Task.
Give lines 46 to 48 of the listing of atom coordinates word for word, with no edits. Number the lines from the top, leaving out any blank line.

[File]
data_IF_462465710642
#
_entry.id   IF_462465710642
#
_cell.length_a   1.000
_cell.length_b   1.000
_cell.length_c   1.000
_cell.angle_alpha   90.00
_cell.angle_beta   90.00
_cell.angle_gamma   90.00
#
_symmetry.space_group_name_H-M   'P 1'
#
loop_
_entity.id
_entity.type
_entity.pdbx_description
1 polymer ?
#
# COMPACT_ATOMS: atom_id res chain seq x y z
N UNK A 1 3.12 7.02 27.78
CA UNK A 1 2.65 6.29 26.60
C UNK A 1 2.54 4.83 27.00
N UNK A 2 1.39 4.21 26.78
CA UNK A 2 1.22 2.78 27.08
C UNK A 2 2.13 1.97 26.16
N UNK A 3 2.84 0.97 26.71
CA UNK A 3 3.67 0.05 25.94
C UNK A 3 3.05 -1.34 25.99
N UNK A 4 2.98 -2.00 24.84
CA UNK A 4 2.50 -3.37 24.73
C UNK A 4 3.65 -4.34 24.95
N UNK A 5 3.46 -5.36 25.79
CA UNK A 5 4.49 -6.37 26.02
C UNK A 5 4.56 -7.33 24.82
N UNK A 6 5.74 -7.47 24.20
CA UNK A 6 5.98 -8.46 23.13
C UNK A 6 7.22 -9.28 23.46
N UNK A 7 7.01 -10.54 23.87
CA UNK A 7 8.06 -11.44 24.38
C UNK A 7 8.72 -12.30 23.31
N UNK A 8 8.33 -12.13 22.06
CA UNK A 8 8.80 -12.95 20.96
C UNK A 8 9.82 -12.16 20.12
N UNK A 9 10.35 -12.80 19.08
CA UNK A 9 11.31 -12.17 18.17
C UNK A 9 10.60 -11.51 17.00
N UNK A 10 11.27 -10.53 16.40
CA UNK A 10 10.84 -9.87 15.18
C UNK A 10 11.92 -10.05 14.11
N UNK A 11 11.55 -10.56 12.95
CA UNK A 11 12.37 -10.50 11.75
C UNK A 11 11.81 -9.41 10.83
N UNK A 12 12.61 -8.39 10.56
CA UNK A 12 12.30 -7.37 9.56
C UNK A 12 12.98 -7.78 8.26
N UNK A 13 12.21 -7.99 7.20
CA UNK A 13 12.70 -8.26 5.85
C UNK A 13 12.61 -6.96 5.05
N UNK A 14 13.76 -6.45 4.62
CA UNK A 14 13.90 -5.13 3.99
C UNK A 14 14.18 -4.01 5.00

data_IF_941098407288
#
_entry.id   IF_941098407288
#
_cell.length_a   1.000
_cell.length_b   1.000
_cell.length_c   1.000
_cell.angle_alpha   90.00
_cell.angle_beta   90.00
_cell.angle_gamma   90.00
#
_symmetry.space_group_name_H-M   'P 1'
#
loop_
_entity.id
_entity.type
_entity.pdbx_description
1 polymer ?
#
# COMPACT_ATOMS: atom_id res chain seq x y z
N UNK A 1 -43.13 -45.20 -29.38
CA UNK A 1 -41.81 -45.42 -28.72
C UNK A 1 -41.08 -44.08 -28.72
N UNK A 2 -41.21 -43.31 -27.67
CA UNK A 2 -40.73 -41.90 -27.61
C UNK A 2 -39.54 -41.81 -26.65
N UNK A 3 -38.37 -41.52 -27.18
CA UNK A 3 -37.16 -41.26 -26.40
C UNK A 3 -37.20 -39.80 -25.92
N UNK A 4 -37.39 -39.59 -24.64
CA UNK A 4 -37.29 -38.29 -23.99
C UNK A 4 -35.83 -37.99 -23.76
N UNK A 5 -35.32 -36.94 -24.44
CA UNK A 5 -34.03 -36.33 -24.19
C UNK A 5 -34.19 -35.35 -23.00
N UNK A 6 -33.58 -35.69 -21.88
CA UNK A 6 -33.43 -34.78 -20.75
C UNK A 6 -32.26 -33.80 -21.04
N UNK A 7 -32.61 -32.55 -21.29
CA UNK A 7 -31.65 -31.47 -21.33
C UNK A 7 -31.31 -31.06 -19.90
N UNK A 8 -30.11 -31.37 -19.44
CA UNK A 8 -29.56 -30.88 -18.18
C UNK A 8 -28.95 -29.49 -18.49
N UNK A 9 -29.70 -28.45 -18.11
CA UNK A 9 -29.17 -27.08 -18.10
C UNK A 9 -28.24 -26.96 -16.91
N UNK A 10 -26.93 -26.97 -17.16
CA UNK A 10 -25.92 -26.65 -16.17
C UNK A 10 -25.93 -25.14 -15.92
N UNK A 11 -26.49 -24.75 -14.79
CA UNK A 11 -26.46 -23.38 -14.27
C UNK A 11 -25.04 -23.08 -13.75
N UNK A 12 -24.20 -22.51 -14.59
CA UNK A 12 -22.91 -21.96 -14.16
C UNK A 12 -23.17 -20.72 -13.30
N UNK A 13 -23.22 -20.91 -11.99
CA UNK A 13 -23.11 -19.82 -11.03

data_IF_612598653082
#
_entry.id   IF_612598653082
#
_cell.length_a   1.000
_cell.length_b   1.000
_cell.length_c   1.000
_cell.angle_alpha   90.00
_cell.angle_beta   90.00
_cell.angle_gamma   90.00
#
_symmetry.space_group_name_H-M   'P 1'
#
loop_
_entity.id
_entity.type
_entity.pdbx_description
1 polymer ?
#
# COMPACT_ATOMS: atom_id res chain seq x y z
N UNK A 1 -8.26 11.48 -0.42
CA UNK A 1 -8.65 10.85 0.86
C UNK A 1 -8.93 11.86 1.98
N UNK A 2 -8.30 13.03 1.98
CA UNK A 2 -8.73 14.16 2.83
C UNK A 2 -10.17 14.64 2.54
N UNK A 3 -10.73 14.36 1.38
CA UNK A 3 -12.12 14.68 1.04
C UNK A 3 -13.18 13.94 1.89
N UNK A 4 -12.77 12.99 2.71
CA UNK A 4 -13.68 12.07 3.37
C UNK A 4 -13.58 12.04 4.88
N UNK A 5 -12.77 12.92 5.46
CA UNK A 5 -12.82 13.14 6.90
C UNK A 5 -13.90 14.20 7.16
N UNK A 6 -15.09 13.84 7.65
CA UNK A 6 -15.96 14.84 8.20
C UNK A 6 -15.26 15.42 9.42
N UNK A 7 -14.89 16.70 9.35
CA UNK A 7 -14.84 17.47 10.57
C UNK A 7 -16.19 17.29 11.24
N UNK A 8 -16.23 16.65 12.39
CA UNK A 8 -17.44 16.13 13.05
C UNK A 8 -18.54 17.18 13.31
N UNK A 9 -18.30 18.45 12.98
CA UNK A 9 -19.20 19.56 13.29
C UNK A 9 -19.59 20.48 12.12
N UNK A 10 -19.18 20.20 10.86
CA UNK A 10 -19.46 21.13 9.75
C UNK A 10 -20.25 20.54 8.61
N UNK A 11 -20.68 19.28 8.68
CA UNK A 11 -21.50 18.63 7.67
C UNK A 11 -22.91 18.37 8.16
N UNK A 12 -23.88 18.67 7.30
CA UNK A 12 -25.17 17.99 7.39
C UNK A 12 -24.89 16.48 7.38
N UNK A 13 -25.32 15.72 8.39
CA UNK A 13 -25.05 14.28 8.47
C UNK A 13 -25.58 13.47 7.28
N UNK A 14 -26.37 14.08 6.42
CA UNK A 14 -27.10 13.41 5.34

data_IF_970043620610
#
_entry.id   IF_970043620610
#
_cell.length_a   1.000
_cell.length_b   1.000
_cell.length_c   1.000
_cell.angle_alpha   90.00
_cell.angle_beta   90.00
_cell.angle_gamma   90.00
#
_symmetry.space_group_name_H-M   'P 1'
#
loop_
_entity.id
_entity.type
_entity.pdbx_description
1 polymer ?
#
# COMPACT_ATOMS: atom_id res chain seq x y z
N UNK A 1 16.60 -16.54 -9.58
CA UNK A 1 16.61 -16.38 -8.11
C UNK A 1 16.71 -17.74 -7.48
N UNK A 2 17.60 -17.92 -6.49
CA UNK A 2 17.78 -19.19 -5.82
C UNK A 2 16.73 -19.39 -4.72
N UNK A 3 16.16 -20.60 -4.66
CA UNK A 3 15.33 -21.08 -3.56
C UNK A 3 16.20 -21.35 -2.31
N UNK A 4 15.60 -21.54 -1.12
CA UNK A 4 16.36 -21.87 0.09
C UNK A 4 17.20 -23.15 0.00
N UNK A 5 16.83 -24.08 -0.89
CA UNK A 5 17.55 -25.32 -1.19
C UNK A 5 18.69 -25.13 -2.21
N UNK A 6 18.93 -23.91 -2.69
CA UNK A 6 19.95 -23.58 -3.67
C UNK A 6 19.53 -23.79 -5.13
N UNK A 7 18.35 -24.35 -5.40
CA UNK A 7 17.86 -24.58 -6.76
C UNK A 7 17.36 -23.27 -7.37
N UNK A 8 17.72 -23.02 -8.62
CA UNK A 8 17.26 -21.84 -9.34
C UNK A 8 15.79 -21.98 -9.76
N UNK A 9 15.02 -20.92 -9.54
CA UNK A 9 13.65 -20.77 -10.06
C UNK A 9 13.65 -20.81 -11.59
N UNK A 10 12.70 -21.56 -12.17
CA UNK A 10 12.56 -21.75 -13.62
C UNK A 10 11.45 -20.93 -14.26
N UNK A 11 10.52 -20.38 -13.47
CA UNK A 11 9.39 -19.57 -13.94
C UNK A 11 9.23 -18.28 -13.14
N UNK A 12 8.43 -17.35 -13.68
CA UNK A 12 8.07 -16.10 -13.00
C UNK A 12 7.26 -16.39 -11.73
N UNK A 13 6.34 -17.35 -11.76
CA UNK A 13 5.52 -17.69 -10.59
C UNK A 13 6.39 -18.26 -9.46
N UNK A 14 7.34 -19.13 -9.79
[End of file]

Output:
CA UNK A 9 11.31 -12.17 18.17
C UNK A 9 10.60 -11.51 17.00
N UNK A 10 11.27 -10.53 16.40